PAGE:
Overall, the point of my post is an attempt to educate folks on what the Jones Act is and is not. I realize that the Jones Act is being politicized, and that is unfortunate. As a merchant mariner, I feel like we need to acknowledge the value of the act. Really, we should welcome help for Puerto Rico from any nation, and I think largely we–the US–are, but if the Jones Act waiver has ended, I think this means that we, US Mariners, need to be pushing harder to be able to transport the necessary aid from US ports directly to Puerto Rico. If US Shipping companies and Mariners are not available, then perhaps the Jones Act waiver should be expended. But I suspect–with no inside knowledge–that US mariners are ready to get back to work. So hopefully they have already gotten back to work, so we can get our fellow Americans in Puerto Rico back up to speed. I am further hopeful, that US Flagged ships and really any other flagged ships are helping the US and British Virgin Islands to rebuild. These hurricanes were fierce. We need to band together to recuperate.

10 thoughts on “All this talk about the Jones Act and Puerto Rico

    • @Ken – I was really hoping to just provide facts about the Jones act. Interestingly enough, nothing prevents foreign flagged ships from transporting relief supplies from a second country, only between US and US.

      • “nothing prevents foreign flagged ships from transporting relief supplies from a second country, only between US and US.”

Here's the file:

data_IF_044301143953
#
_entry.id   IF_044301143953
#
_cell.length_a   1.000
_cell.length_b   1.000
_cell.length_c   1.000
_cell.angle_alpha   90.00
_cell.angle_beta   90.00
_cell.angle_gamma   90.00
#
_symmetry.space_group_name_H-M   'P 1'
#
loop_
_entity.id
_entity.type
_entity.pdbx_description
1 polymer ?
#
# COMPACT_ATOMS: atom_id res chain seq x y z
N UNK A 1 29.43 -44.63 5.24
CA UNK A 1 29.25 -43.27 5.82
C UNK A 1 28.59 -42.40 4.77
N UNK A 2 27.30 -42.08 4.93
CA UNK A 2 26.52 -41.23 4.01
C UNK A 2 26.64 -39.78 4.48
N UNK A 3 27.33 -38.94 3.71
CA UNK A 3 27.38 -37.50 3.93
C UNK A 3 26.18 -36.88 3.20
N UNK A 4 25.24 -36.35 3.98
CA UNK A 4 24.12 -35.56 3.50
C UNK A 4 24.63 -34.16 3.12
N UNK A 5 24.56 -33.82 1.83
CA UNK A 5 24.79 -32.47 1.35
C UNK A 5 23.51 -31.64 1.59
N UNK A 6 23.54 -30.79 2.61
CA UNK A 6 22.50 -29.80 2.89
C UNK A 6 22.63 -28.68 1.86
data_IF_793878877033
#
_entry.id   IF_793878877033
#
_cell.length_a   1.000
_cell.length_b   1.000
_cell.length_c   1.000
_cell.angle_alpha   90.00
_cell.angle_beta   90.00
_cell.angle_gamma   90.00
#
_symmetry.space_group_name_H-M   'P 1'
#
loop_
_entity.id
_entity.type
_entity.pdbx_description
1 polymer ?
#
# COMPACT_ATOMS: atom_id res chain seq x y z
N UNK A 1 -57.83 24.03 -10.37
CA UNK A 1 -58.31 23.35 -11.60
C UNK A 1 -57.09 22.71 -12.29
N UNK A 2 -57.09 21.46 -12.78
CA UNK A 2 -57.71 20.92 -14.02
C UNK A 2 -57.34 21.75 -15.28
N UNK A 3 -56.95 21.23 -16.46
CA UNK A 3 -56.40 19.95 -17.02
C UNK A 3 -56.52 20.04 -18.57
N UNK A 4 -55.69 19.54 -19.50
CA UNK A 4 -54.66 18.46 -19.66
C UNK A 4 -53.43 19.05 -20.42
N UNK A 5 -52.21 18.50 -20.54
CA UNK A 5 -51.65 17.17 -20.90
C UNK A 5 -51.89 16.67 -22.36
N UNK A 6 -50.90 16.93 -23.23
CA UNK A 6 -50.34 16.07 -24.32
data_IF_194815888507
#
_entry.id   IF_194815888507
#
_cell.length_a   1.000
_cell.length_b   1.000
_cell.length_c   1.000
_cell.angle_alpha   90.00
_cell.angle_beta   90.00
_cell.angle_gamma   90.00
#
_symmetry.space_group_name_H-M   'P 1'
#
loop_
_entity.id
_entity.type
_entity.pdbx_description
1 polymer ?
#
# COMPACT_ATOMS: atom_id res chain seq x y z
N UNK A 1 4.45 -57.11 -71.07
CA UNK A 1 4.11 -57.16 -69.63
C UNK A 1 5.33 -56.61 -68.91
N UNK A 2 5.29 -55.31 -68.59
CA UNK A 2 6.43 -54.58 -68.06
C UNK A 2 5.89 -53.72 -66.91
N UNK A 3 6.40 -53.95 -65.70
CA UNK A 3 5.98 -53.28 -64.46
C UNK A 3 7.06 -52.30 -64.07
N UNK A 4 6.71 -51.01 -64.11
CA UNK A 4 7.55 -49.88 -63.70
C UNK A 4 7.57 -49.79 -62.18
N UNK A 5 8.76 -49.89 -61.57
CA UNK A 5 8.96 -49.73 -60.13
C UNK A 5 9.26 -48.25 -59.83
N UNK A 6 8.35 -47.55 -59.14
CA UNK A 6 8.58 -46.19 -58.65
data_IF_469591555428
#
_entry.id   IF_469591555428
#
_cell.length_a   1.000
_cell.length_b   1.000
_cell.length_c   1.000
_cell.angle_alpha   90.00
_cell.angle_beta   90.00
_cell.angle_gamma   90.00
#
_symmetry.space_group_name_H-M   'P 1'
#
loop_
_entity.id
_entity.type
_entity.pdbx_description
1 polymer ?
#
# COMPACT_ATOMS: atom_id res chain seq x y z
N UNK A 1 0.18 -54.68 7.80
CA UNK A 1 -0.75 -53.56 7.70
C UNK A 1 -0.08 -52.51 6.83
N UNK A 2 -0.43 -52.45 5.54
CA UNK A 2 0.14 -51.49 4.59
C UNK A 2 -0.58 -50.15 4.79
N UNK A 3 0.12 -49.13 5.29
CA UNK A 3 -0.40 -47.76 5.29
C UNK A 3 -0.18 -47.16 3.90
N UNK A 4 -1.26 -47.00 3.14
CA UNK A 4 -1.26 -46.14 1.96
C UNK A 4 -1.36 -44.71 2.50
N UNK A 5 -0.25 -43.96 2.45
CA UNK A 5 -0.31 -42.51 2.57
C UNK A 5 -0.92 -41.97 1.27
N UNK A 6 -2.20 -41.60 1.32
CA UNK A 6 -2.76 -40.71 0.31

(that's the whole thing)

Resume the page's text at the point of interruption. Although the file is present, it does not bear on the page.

It means though that you need to ship only those goods intended for Puerto Rico, rather than including those items as part of a larger shipment.

        This is why so many foreign goods go to the US West Coast and then on to Hawaii rather than ships stopping in Hawaii, dropping off Hawaii-bound goods, and continuing to the US.

  1. There were 2,926 large US ships in 1960. That’s down to 169 today, only 91 of which are Jones-Act eligible. (And these certified ships may not even be American owned.) So the Jones Act didn’t even protect the US shipping industry, and it means there’s little capacity between US ports.

    Wages are 5x higher on these US ships than foreign flagged ones, so the transport cost using Jones Act eligible ships is much higher. You may want to provide good wages, but driving up food prices in Hawaii the cost of emergency supplies in Puerto Rico may not be the best way to do it.

    By the way the cost to produce new ships here is 5x higher than the average cost of a new ship, which is why over 90% of new ships are coming out of East Asia.

    • @Gary – While I can see your argument against the Jones Act in general, I don’t see how an extended waiver helps much. Fair that its more expensive to build and staff ships, but if there’s no value to the act then do away with it, don’t waive it for some temporary time.

  2. Having worked for cruise lines for over 30 years I was always confronted with the Jones Act questions. You also need to mention that a vessel must vessel a “distant port” in order to go roundtrip or an open jaw from the US. So, you can sail between NYC and MIA and go to PHL, BWI, DCA, CHS and SAV as long as you also visit Bermuda which is classified as a “distant port”
    You can NOT sail from NYC-MIA without violating the Jones Act unless you visit a “distant port”.

    The regulations are archaic and the original purpose is no longer relevant IMHO.

  3. Trevor, appreciate you posting it because I have some serious questions about the Jones Act and you seem to understand it enough to answer.

    Aren’t goods on PR kept extremely expensive because the only way for shit to get there from a different country is to send it to Miami, unload it, move in to an American vessel, than (sometimes backtrack) to PR? What sense does that make? Why would we cause economic harm to our territory by severely limiting the routes by which it can trade?

  4. Only 91 Jones Act eligible ships? If that’s the case, time for the Jones Act to go.

    Oh, and the waiver is over now. That didn’t last long … enough.